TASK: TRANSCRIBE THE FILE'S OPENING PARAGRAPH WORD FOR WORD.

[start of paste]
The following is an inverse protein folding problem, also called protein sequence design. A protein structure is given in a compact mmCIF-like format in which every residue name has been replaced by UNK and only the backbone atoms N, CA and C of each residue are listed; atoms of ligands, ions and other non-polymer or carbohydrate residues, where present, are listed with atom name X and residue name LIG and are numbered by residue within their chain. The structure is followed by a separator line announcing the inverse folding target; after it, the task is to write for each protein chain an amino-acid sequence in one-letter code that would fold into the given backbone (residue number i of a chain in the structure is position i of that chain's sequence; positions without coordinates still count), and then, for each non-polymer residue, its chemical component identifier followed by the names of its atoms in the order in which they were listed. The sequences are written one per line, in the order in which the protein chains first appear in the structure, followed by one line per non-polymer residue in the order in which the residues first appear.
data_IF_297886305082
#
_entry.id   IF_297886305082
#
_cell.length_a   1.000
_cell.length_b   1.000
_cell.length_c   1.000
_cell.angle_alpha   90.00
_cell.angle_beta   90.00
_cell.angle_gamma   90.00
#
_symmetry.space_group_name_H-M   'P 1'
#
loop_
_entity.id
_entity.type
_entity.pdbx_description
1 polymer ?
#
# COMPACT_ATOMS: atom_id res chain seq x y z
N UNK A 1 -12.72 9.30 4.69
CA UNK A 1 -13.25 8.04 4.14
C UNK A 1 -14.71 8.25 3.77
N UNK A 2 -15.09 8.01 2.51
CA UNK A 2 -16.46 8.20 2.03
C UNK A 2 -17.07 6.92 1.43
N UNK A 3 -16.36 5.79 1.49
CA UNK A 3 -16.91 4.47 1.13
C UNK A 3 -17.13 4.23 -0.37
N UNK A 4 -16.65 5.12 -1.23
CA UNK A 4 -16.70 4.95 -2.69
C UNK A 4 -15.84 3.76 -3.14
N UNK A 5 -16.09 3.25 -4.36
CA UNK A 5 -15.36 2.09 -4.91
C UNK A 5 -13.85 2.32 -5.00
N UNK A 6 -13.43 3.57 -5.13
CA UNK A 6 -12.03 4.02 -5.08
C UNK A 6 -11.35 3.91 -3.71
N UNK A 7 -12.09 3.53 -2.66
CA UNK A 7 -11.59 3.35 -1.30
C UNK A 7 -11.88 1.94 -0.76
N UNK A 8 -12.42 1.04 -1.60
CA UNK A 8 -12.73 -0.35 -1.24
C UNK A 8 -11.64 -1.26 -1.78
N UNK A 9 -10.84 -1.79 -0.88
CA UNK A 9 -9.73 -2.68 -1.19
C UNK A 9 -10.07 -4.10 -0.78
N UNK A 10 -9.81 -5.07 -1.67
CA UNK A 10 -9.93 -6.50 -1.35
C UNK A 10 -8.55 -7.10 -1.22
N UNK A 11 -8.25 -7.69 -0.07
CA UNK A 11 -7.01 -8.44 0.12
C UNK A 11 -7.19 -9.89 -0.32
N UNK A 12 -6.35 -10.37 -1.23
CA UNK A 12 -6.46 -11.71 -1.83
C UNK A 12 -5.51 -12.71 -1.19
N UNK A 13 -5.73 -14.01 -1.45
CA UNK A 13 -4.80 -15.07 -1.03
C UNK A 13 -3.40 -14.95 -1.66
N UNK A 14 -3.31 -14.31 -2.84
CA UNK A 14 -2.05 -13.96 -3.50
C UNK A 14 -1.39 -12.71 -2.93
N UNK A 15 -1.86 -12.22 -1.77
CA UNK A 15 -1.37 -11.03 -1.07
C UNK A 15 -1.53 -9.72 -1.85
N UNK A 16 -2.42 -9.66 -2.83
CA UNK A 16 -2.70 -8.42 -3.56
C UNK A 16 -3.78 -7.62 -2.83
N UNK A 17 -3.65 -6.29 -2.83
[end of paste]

The following is an inverse protein folding problem, also called protein sequence design. A protein structure is given in a compact mmCIF-like format in which every residue name has been replaced by UNK and only the backbone atoms N, CA and C of each residue are listed; atoms of ligands, ions and other non-polymer or carbohydrate residues, where present, are listed with atom name X and residue name LIG and are numbered by residue within their chain. The structure is followed by a separator line announcing the inverse folding target; after it, the task is to write for each protein chain an amino-acid sequence in one-letter code that would fold into the given backbone (residue number i of a chain in the structure is position i of that chain's sequence; positions without coordinates still count), and then, for each non-polymer residue, its chemical component identifier followed by the names of its atoms in the order in which they were listed. The sequences are written one per line, in the order in which the protein chains first appear in the structure, followed by one line per non-polymer residue in the order in which the residues first appear.